Lipstick on a Cruise Ship

“How could I have gotten so old without figuring out how to interact with people in wheelchairs?” Sure, I had encountered people in wheelchairs and walking with walkers and on crutches, but I always kept my distance.

What should I say? How should I act? The answers had eluded me much as the appropriate dialogue when faced with a death. My mother taught me to say “How do you do” when introduced to someone—I always felt stupid and wanted to say “Hi” or just “Hello”–but I learned to be as polite and refined as my mother insisted.

My mother never taught me what to say, or whether to say anything at all, to someone in a wheelchair. I can only surmise that she didn’t know how to react either.

I finally learned a lesson a few months ago while on a cruise. It was one of those perfect days at sea that I had come to love when on cruises. We didn’t have to disembark, to go through another store with diamonds, jewelry, watches, or just stuff, when the ship pulled into another port just like the last one and all those before.

Sitting on the deck at a table in the shade near the pool and trying to ignore all the chaos around me (It was Thanksgiving week and there were lots of kids aboard.), I was reading something, I have no idea what, on my Kindle, and didn’t even notice the woman in her wheelchair who had pulled up near me. She was very thin, could not sit without trembling and shaking, and was obviously very ill with what I never did figure out.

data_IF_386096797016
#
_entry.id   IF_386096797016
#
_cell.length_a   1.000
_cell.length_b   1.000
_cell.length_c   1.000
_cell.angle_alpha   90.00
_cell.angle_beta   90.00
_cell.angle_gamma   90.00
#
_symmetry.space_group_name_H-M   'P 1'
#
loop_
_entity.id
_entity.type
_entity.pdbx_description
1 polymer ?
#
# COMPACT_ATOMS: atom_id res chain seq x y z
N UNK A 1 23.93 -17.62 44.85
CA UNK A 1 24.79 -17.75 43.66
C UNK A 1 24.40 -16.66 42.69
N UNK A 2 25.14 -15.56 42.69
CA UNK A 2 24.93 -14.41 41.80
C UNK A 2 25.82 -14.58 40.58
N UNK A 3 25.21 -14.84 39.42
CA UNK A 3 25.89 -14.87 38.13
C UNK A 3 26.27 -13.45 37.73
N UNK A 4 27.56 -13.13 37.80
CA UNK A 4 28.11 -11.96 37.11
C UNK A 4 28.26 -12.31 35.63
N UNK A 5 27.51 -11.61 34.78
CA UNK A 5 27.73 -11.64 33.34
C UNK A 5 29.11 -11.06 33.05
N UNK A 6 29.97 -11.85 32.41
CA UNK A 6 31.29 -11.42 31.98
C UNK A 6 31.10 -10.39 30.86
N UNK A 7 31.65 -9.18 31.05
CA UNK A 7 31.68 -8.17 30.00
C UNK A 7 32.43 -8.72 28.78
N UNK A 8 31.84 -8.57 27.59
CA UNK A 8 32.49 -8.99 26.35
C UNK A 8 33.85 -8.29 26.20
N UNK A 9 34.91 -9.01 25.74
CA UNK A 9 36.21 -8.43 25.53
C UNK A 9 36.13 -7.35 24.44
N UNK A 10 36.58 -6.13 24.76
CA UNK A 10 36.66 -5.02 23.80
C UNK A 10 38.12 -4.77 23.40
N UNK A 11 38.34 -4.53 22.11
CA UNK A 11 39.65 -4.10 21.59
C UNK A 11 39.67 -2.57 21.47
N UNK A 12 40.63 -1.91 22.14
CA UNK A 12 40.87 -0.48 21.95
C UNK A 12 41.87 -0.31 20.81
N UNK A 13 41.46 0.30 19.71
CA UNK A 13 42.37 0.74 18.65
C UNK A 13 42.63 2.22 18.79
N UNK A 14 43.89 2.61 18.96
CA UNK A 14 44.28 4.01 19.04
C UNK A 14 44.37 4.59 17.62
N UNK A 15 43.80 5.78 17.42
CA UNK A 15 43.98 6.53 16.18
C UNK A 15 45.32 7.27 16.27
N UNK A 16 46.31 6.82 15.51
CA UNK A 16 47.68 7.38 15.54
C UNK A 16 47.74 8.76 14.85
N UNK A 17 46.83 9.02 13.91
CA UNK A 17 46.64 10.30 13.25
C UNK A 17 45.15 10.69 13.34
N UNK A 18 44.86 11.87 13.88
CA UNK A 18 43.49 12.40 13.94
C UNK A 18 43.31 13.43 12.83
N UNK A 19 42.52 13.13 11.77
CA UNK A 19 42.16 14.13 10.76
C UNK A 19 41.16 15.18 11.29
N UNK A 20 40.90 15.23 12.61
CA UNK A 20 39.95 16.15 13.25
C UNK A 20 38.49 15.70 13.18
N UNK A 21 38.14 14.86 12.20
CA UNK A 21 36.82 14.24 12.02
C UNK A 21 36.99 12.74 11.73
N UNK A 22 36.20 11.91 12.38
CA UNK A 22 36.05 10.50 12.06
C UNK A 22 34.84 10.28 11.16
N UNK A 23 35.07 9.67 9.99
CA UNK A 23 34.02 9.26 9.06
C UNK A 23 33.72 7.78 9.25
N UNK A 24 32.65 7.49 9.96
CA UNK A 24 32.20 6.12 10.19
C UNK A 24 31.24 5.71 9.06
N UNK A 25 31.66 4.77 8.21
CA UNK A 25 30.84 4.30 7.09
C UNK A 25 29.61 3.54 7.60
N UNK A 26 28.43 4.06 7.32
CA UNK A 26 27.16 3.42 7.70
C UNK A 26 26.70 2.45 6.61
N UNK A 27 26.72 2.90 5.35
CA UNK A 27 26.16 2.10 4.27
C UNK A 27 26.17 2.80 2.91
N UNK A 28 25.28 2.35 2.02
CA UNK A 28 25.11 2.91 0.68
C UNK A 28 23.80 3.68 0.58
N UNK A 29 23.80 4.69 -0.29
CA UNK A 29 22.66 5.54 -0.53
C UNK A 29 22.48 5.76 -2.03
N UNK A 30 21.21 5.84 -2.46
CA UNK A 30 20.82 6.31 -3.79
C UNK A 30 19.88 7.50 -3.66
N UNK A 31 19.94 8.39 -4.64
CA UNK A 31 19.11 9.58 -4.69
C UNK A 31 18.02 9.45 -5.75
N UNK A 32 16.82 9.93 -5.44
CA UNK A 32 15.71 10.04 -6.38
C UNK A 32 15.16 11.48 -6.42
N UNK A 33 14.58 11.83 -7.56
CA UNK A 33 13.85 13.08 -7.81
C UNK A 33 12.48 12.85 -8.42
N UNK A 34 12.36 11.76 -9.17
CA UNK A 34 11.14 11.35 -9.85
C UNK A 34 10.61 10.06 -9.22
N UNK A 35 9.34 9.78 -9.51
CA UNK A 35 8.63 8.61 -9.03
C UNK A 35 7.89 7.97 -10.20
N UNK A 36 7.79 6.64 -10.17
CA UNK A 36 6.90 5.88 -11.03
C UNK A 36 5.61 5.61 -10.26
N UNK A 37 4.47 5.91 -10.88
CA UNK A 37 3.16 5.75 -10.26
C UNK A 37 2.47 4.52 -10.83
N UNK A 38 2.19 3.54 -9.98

I reached into my bag for a lipstick and, while putting it on by rote, as I had done thousands of times, the woman in the wheelchair said she really liked the color and asked what it was. I had never taken the time to think about physically challenged people enjoying all the seemingly dumb things we do every day.

Taken aback, but trying to be cordial, I looked at the lipstick, read the name of the color, and proceeded to tell her how much I liked it, had just discovered it at Walmart, and how much I wanted to buy more. (True to form with almost everything I like, it has since been discontinued.) How, I wondered, could this woman even think about something as frivolous as lipstick? I couldn’t figure out how she even applied it with her trembling hands.

She then looked in her purse for her lipstick to show me the colors she liked. Talking about lipstick, I was able to forget how disabled my new friend was. For the rest of the cruise, every time I ran into her, we were friendly and easygoing.

How many times, I kept thinking, had I looked right through or simply ignored a person in a wheelchair or leaning on a walker? How awful each person must have felt when treated as a non-person. How awful had I made each person feel?

It was the casual encounter with the lady with the lipstick that changed my attitude. By chance, very shortly thereafter, my daughter approached me with a tale of meeting a woman who trained service dogs for the handicapped and how, as a medical researcher, she was interested in conducting a study to prove the positive effects of service dogs on the quality of life of people with multiple sclerosis.

As we had done many times, we began our collaboration, intending to work together on the grant proposal she had been thinking about. The project grew and grew and evolved into msbeyondmeds.com.